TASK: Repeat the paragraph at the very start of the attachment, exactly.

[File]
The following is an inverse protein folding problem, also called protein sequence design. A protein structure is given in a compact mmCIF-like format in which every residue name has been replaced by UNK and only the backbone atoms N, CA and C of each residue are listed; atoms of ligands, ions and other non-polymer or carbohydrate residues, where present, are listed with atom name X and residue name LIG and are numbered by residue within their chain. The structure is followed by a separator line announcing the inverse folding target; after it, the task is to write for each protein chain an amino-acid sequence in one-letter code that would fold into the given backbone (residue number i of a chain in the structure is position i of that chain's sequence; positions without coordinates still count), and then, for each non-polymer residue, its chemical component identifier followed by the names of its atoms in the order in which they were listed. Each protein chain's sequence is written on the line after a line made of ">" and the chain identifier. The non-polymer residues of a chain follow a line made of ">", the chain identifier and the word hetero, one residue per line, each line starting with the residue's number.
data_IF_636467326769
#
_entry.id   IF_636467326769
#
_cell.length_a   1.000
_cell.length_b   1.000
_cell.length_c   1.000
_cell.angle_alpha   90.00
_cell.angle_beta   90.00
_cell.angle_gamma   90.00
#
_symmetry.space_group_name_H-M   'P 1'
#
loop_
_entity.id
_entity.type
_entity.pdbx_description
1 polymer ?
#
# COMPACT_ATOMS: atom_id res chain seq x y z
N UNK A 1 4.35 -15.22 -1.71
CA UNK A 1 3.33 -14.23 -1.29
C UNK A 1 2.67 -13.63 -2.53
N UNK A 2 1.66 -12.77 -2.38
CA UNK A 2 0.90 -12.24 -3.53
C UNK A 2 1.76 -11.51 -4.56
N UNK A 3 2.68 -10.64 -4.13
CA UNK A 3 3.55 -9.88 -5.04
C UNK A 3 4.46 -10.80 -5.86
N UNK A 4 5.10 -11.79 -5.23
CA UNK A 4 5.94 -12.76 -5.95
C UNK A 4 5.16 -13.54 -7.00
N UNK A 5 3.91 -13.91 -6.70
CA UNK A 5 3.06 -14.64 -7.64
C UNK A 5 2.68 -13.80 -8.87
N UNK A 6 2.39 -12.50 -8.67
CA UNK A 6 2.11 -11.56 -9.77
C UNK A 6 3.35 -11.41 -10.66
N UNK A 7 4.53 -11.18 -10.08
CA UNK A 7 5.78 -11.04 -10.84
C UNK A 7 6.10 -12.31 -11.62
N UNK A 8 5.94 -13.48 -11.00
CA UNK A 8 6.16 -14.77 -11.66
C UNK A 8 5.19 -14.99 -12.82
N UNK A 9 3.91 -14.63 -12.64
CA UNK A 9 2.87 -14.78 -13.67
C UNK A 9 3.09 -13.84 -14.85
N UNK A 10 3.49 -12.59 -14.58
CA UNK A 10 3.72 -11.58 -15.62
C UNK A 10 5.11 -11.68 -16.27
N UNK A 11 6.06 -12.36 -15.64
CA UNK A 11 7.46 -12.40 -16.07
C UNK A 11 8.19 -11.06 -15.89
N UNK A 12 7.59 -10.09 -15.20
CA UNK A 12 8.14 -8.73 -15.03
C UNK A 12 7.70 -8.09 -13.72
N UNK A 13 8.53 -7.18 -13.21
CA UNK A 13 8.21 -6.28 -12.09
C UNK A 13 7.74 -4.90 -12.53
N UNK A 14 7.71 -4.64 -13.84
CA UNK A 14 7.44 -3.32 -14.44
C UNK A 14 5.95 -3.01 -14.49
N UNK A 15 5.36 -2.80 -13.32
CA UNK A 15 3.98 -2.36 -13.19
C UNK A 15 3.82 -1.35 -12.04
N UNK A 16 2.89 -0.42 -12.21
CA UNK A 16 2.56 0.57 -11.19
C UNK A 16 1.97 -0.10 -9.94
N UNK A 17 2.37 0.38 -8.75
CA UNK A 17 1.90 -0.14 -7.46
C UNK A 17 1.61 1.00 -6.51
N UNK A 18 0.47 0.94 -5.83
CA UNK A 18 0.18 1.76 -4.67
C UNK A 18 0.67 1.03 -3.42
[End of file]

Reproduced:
The following is an inverse protein folding problem, also called protein sequence design. A protein structure is given in a compact mmCIF-like format in which every residue name has been replaced by UNK and only the backbone atoms N, CA and C of each residue are listed; atoms of ligands, ions and other non-polymer or carbohydrate residues, where present, are listed with atom name X and residue name LIG and are numbered by residue within their chain. The structure is followed by a separator line announcing the inverse folding target; after it, the task is to write for each protein chain an amino-acid sequence in one-letter code that would fold into the given backbone (residue number i of a chain in the structure is position i of that chain's sequence; positions without coordinates still count), and then, for each non-polymer residue, its chemical component identifier followed by the names of its atoms in the order in which they were listed. Each protein chain's sequence is written on the line after a line made of ">" and the chain identifier. The non-polymer residues of a chain follow a line made of ">", the chain identifier and the word hetero, one residue per line, each line starting with the residue's number.